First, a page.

CategoryFeminism

Writings and musings with an added feminist perspective, with intentional bias towards Black / intersectional feminism.

Your Software Freedom is not my Software Freedom: A reflection on Chadwick Boseman

Trigger warning: Grief, police violence, death.

This blog post was first written on August 28th, 2020.

Today is a sad day. Chadwick Boseman is dead. At 43 years old, he lost a terminal battle with stage IV colon cancer. As his great light dims, I am left to wonder what loss will happen next in 2020.

But like the ashes of a phoenix, we will rise. His death reminds me of the fierce urgency of now, as said by Dr. Martin Luther King Jr. That in the moment of darkness that follows death, a new bright light will emerge. It is just so human for us to cling to the embers of hope, in the fear that we will one day be delivered from suffering.

Boseman was a social leader and source of inspiration for many. His life and many roles championed racial equity on the Hollywood screens. Boseman was passionate about what he did. He led a committed life.

Boseman’s death caused me to reflect on the definition of Freedom in the movement I am embedded within: the Free Software movement. Yet in this community I value, there are seeds of discontent. The fierce urgency of now has revealed that systemic social injustices continue to exist in our society, as they have for centuries. The generational question we must answer as witnesses to this moment is: will we continue to tolerate the systemic faults within our society? Or must we imagine a more fair society? A more just society? I know we can because we have to.

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FOSDEM 2020, pt. 2: Can Free Software include ethical AI systems?

This post is a follow-up to FOSDEM 2020, pt. 1: Play by play. This post summarizes the talk given by me and my colleague, Mike Nolan, at FOSDEM 2020.


FOSDEM 2020 took place from Saturday, 1 February, 2020 to Sunday, 2 February, 2020 in Brussels, Belgium (shortly after Sustain OSS 2020 and CHAOSScon EU 2020). On Saturday, together with my colleague and friend Mike Nolan, we presented on a topic he and I have co-conspired on for the last six months. What are the intersections of Free Software and artificial intelligence (AI)?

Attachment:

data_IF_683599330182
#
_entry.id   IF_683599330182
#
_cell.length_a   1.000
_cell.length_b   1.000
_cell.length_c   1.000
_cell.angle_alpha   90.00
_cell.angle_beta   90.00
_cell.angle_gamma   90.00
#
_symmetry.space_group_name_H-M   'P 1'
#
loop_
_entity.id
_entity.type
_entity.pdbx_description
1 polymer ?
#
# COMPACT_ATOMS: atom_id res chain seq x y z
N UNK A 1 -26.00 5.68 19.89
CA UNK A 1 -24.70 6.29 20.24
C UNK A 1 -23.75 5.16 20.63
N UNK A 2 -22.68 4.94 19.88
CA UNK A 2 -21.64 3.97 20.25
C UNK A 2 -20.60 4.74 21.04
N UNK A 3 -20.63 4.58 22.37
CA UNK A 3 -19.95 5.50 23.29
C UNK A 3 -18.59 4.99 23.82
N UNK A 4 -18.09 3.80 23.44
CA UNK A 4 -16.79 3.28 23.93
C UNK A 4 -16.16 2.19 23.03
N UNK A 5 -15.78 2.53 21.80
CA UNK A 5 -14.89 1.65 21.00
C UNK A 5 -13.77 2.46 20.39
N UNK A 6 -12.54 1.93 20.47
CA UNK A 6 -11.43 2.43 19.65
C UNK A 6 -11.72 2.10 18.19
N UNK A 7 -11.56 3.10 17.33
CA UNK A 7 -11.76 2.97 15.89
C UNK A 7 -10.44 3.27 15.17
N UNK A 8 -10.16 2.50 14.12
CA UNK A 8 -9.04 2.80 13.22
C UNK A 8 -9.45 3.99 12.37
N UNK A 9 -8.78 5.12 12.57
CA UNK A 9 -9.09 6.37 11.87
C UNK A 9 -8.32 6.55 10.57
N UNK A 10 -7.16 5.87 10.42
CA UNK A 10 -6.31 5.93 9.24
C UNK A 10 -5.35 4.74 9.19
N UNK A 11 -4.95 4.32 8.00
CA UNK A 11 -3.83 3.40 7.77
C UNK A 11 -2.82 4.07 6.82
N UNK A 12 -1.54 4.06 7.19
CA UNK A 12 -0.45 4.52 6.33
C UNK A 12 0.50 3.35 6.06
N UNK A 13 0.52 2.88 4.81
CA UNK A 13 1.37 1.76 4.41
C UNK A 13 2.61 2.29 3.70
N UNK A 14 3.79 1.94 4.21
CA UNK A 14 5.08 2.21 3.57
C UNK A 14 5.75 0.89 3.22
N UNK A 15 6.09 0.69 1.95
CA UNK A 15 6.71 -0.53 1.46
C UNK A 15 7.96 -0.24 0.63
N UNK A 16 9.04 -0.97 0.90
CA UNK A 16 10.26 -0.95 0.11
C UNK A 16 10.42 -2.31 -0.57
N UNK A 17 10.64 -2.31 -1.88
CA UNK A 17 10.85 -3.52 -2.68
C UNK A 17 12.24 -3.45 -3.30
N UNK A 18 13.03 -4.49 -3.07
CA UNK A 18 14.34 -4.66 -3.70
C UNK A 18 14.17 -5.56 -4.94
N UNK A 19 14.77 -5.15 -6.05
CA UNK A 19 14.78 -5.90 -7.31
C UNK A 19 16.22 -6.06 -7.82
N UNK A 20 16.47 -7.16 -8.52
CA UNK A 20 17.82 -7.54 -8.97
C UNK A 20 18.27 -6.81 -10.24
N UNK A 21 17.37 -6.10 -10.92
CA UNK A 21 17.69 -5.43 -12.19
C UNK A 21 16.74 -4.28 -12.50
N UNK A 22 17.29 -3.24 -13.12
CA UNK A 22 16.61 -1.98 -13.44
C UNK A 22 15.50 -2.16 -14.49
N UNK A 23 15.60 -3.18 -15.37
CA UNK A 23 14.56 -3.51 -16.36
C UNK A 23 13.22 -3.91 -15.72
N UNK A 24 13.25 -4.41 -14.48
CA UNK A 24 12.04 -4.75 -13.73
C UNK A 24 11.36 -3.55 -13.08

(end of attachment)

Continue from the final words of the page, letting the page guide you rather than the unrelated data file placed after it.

What is a rights-based approach for designing minimally safe and transparent guidelines for AI systems? In this talk, we explore what a Free AI system might look like. Then, taking research and guidelines from organizations such as Google and the UN Office for the Coordination of Humanitarian Affairs, we propose practical policies and tools to ensure those building an AI system respect user freedom. Lastly, we propose the outlines of a new kind of framework where all derivative works also respect those freedoms.

Freedom and AI: Can Free Software include ethical AI systems? Exploring the intersection of Free software and AI
Video recording from FOSDEM 2020

This post is an abridged summary of the key ideas and thoughts Mike and I presented at our FOSDEM 2020 session.

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How did Free Software build a social movement?

The Free Software movement is rooted to origins in the 1980s. As part of a talk I gave with my colleague and friend Mike Nolan at FOSDEM 2020, we analyzed how the Free Software movement emerged as a response to a changing digital world in three different phases. This blog post is an exploration and framing of that history to understand how the social movement we call “Free Software” was constructed.

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Essay response: Interlocking role of media

This blog post is an essay response from a class I took at the Rochester Institute of Technology, WGST-357: Communication, Gender, and Media. This course was taught by Dr. Nickesia Gordon. The essay prompt encouraged us to reflect broadly on the role of media in society. I liked my response and wanted to re-share it on my blog.

(Dr. Gordon, if you find this: I hope you don’t mind, I mean the best!)

What are some ways in which media interlocks with other institutions? What does this interlocking suggest about the role of media in society?

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Maladjusted

Dr. Martin Luther King Jr. (1967)

Why FOSS is still not on activist agendas

On December 13th, 2006, author Bruce Byfield reflected on why he thought Free and Open Source Software (F.O.S.S.) was not on activist agendas. My interpretation of his views are that a knowledge barrier about technology makes FOSS less accessible, the insular nature of activism makes collaboration difficult, and FOSS activists reaching out to other activists with shared values should be encouraged. On December 13th, 2019, is FOSS on activist agendas? The answer is not black or white, but a gray somewhere in the middle. This is my response to Byfield’s article, thirteen years later, on what he got right but also what he left out.

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